Brad nailers use 18 gauge nails called “brad” nails. Being thinner nails, they are best suited for small trim jobs and smooth finishing projects. The finish nailers, however, use 15 or 16 gauge nails and offer more penetrating power to work with.
Brad Nailer vs Finish Nailer
Both types of nailers have their own merits and demerits. The job and purpose are what decide which one is the best suited to a particular scenario. Let’s dive deep in brad nailer vs finish nailer.
A brad nailer uses brad nails that are formed from a fine, 18 gauge wire. Therefore, they are thinner and smaller in diameter. For projects like detailed woodwork and trim, contractors and weekend warriors use this nailer to do the job smoothly.
An average brad nail has a gauge of 18 and 0.0475 inches of cross-section, which is quite small. Having a smaller head and diameter also implies that these 18 gauge nails have less holding strength.
However, this exact fact is what makes them useful for certain woodwork projects. The brad nails are easier to conceal and you won’t need to make use of carpenter’s putty. Hence, brad nailers are just as important as other nailers to keep around your tool shed.
Finish nailers, on the other hand, use finish nails that are made from 15 or 16 gauge wire. Lesser gauge number means a thicker nail, in other words, greater holding power. The finish nailer is a more suitable choice where you have to do larger trims.
Finish nailers come in both angled and straight varieties. Owing to its greater driving force, these nailers are not appropriate for small trim jobs. Besides, the larger diameter of the head leaves a noticeable hole in the wood surface which needs concealing.
Points of Comparison
The following points will help you better understand what factors differ between these two nails and in what way.
If you are a weekend enthusiast looking to buy your first nail gun, you will see yourself pondering upon the term “gauge”. The easiest way to describe is that it is the number of nails lined up in an inch side by side. Therefore, brad nailers can fit 18 nails into one inch. On the other hand, finish nailers can fit only 15 or 16 nails per inch.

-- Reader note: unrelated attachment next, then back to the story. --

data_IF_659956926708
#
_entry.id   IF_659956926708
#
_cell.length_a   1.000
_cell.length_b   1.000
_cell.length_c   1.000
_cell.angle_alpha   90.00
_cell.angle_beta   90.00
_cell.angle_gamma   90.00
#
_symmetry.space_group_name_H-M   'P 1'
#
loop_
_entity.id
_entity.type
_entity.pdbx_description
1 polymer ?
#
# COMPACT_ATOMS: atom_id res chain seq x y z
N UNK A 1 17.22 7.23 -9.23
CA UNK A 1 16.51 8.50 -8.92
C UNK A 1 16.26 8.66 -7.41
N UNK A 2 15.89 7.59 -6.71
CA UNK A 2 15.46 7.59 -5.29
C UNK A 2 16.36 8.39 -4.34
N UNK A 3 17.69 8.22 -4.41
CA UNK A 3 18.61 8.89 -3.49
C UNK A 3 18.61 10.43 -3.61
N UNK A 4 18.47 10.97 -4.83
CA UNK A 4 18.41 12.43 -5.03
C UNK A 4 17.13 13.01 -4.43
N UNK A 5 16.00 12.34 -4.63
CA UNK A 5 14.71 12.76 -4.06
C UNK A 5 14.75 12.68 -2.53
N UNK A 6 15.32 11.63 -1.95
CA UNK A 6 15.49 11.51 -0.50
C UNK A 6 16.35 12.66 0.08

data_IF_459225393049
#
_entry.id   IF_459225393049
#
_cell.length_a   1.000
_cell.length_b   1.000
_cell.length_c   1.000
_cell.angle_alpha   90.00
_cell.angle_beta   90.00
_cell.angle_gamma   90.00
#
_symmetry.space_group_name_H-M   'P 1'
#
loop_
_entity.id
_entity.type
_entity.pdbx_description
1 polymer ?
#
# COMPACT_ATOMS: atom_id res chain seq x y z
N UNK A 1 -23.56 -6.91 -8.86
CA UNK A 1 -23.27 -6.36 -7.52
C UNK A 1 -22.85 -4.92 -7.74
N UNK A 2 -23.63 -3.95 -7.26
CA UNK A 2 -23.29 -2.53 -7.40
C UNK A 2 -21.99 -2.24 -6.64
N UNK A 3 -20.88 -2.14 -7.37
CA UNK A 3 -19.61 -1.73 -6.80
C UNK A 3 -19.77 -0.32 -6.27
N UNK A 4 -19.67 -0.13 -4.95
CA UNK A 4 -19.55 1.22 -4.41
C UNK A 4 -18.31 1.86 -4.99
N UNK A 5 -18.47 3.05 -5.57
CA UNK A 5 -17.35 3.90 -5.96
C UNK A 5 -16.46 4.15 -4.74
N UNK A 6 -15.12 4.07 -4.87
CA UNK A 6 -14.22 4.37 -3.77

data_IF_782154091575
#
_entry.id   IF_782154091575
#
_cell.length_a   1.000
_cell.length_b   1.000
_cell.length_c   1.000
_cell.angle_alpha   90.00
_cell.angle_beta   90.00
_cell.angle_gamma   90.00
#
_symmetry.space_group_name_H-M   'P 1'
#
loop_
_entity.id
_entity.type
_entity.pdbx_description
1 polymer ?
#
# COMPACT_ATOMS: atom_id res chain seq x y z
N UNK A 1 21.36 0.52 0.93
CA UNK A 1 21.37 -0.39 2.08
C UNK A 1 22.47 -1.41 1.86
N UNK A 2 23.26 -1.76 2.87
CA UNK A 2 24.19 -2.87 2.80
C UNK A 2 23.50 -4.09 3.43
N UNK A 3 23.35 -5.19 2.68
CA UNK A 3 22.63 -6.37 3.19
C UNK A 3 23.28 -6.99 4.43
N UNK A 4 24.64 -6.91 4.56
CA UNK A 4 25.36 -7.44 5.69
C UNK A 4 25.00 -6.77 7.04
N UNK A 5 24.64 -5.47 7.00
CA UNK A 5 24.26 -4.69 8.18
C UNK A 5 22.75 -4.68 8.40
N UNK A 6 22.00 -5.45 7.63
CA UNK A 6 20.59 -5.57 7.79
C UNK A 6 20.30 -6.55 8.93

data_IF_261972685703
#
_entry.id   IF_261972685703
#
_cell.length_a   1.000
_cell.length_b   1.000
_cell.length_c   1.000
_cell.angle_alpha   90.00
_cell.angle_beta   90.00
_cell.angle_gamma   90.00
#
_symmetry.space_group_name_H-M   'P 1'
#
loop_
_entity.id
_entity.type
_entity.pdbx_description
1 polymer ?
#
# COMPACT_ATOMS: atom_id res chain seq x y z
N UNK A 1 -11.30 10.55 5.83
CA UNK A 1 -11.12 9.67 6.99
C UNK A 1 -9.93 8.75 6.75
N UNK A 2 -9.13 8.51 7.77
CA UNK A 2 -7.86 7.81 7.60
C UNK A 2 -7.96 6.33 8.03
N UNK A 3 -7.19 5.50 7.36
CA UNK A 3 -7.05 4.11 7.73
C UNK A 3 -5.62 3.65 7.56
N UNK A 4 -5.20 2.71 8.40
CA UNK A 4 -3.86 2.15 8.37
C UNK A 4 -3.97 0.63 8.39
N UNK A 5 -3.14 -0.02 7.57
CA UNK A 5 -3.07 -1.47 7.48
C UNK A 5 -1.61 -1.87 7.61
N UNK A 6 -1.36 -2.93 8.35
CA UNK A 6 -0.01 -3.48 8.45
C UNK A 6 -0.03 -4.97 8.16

So, it becomes clear that brad nails are thinner than finish nails. In other words, the lower the gauge number, the thicker the nail is.
The finish nails have a shank thickness of approximately 0.0625 inches and are supplied in 1-3.5 inches. The thicker size of the nail allows it to hold trims better. However, these nails are thick enough to split small moldings. Another downside is that the finish nails have a larger head diameter. As a result, they leave bigger holes that need to be filled with carpenter’s putty.
The brad nails having a thickness of typically 0.0475 inches are in complete contrast. Being thinner nails, they are more suitable for detailed woodworking projects. These nails generate lesser power but leave smaller holes that you won’t need to fill.
When it comes to raw holding power, there is no competition for the finish nailers. They offer more holding power for jobs like heavy or thick trimming and such. Brad nailer is not suitable for this type of job as the brad nails are much thinner.
Using the brad nailer regardless will cause the trim or molding to eventually fall apart. Therefore, in the case of hardwood or thick plywood where you need more power, a finish nailer is better suited. The brad nails do not have enough holding power to handle that sort of wood.
Finish nailers offer more versatility compared to brad nailers as finish nailers come in both angled and straight magazines. Angled finish nailer helps you reach corner stud. Another big advantage is that you can use a finish with a wide range of materials.
On the other hand, the biggest advantage with a brad nailer is that some of them accommodate staples besides brad nails. However, these nailers do not come with an angled magazine.
Brad Nail vs Finish Nail
It should be clear by now that brad nails and finish nails are completely different from each other. The brad nails are generally 18 gauge nails that are thin and have a smaller head diameter.
Due to the low profile, the brad nails are much desired for projects where you need a peerless finish. These nails are indispensable for smaller trim projects.
On the other hand, finish nails are typically 15 or 16 gauge nails. The smaller gauge number indicates a thicker nail size. Owing to the larger thickness of the wire, finish nails offer more holding power.
Therefore, finish nails are used for larger and heavier projects like crown moldings and baseboards. However, the risks of using these nails often involve wood splitting and forming imperfections on the wood surface.
Frequently Asked Questions
Can I use my brad nailer for plywood?
Brad nailers are not ideal for thick woods as the nails are not thick enough to hold trims. Plywood typically has large width. Therefore, a brad nailer won’t have enough strength to go through thick plywood.
Should I get a 16 gauge or 18 gauge nailer?
The 16 gauge finish nailers are for heavy projects such as crown moldings and baseboards. Whereas, the 18 gauge brad nailers are for thinner woods and clean finishing purposes. You should choose your nailer depending on the type of job you frequently do.
Whether it is a finish nailer or a brad nailer, the fact that both of these tools are indispensable in carpentry projects remains unchanged. Both have their advantages over the other, but their unique features are what make them desirable in different scenarios.